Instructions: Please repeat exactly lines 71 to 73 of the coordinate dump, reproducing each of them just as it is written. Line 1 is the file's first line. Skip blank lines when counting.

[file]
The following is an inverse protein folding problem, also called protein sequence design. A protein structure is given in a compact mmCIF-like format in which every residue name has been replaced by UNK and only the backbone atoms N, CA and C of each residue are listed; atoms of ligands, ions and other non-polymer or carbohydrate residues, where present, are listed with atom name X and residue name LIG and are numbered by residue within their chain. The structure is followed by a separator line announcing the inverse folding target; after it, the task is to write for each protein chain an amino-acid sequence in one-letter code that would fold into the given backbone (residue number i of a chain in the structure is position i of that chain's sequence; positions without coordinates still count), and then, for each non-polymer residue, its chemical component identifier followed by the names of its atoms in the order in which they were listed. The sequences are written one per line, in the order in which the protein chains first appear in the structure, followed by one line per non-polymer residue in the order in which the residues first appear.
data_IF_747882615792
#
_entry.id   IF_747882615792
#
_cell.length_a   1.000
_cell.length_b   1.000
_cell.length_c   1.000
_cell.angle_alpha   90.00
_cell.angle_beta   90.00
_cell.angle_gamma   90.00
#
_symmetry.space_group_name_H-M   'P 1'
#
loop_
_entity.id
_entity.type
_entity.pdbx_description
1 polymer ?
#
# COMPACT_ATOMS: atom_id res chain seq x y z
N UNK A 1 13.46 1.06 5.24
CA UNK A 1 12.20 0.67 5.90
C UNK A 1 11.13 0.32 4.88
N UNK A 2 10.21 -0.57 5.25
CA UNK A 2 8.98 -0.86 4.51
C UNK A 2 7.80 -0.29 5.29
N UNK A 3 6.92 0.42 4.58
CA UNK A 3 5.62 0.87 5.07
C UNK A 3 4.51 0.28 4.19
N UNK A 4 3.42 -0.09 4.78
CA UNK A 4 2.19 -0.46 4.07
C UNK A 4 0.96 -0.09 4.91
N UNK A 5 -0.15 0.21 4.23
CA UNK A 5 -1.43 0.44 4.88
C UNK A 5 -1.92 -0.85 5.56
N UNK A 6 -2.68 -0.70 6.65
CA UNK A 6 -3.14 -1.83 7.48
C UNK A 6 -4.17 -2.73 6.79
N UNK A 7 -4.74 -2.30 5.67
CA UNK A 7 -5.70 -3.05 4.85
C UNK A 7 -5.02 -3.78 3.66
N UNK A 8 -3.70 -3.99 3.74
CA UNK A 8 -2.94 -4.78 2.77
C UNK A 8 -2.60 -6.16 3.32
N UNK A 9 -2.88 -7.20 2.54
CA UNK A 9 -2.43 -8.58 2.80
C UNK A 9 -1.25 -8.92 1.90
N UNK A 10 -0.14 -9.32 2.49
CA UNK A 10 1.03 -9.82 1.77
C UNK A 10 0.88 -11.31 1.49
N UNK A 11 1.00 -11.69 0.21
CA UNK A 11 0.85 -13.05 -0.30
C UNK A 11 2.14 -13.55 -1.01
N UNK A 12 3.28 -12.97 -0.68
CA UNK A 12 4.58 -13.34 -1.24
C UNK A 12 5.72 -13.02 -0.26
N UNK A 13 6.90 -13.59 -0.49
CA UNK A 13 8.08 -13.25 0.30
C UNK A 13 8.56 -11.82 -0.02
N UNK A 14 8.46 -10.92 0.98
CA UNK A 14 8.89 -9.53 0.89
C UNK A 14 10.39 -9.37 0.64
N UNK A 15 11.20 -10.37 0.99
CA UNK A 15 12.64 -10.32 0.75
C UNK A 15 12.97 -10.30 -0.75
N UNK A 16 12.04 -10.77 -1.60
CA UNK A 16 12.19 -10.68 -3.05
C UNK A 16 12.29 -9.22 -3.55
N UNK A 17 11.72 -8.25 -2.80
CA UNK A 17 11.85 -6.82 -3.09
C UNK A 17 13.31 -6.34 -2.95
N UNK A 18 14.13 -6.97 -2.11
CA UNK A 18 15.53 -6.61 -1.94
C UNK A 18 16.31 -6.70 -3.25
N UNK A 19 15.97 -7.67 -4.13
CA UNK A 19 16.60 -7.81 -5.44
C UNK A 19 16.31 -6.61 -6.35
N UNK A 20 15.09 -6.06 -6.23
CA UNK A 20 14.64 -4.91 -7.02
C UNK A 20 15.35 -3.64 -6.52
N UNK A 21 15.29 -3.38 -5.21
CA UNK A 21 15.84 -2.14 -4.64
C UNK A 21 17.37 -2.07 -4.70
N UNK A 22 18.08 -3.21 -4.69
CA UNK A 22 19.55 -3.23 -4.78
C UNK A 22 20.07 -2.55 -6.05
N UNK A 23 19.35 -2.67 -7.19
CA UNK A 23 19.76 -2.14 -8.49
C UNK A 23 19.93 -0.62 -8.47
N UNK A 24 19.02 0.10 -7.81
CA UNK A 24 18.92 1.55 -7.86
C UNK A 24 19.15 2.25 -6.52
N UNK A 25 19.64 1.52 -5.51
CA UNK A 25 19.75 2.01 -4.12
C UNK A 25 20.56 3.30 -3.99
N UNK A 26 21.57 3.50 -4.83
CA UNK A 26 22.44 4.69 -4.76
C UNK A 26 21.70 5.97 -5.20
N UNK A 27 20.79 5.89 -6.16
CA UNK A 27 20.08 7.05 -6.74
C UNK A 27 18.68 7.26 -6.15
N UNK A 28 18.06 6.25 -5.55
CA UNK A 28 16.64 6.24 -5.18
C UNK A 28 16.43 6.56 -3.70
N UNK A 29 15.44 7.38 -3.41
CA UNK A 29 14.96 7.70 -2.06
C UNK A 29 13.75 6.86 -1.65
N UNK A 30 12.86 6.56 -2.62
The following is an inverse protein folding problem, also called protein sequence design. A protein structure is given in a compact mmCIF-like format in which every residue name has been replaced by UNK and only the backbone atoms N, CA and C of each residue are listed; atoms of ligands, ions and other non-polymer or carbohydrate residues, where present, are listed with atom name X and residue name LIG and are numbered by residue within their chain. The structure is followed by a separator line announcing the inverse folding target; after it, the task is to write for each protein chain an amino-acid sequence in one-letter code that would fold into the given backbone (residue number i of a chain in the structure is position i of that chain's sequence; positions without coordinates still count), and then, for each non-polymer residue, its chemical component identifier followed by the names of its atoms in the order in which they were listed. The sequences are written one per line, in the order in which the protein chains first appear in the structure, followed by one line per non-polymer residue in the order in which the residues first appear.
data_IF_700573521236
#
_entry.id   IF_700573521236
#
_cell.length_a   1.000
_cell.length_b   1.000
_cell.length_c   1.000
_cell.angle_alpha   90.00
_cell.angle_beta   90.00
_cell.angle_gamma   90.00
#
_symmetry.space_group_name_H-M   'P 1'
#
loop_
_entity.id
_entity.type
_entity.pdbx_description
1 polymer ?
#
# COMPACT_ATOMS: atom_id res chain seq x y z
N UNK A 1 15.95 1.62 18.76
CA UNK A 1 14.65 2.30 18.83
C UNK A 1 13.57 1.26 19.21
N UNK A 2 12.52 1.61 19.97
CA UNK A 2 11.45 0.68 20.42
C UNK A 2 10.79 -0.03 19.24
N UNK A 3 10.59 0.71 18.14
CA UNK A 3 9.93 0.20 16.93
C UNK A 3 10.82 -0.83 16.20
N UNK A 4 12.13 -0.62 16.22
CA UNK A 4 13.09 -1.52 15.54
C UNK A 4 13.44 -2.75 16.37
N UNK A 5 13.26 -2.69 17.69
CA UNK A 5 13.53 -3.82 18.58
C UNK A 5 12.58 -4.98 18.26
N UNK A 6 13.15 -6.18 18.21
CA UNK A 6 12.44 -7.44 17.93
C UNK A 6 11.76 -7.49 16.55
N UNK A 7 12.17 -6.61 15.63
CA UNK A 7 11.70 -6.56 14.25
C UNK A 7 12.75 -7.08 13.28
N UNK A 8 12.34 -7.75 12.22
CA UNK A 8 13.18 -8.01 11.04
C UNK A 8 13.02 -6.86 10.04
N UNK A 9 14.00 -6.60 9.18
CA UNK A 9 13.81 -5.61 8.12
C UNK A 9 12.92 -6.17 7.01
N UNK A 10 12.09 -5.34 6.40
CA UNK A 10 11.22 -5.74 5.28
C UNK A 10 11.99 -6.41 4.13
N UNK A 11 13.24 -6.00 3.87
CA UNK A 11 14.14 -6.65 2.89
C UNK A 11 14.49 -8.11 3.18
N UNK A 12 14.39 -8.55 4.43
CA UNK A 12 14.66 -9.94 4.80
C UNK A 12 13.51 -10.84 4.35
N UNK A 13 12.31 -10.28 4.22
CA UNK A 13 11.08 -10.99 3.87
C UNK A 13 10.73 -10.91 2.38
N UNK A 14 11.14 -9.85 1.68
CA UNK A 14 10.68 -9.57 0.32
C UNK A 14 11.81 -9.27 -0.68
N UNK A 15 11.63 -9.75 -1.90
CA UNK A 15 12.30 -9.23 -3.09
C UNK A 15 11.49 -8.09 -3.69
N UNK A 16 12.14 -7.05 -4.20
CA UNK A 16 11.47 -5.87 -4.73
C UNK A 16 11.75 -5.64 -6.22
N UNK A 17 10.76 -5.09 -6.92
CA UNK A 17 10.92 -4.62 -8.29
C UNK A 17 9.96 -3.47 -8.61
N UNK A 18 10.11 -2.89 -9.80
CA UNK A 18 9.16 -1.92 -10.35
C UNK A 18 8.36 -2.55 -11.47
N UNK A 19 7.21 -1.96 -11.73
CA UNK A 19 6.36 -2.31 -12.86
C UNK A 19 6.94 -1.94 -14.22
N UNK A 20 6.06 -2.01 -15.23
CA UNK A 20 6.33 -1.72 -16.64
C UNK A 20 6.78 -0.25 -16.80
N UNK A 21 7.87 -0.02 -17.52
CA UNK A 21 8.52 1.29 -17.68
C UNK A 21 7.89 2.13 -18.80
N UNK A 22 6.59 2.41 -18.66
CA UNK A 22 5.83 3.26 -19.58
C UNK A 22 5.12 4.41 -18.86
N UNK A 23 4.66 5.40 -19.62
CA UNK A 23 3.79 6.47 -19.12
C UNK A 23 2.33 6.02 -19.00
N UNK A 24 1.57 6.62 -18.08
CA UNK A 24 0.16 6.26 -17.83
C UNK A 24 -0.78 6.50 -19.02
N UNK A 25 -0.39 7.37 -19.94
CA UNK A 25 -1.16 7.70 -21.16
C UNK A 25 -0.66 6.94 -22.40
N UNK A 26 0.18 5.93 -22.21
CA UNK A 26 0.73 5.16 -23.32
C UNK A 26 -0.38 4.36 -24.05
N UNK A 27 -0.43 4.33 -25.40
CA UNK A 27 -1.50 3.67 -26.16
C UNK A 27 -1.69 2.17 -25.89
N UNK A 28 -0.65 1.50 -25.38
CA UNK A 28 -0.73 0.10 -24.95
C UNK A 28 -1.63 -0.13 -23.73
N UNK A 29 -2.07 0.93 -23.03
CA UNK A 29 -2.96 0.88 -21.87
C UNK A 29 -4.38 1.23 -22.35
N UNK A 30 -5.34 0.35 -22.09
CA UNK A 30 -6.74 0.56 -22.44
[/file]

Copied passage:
CA UNK A 17 11.85 -6.82 -3.09
C UNK A 17 13.31 -6.34 -2.95
N UNK A 18 14.13 -6.97 -2.11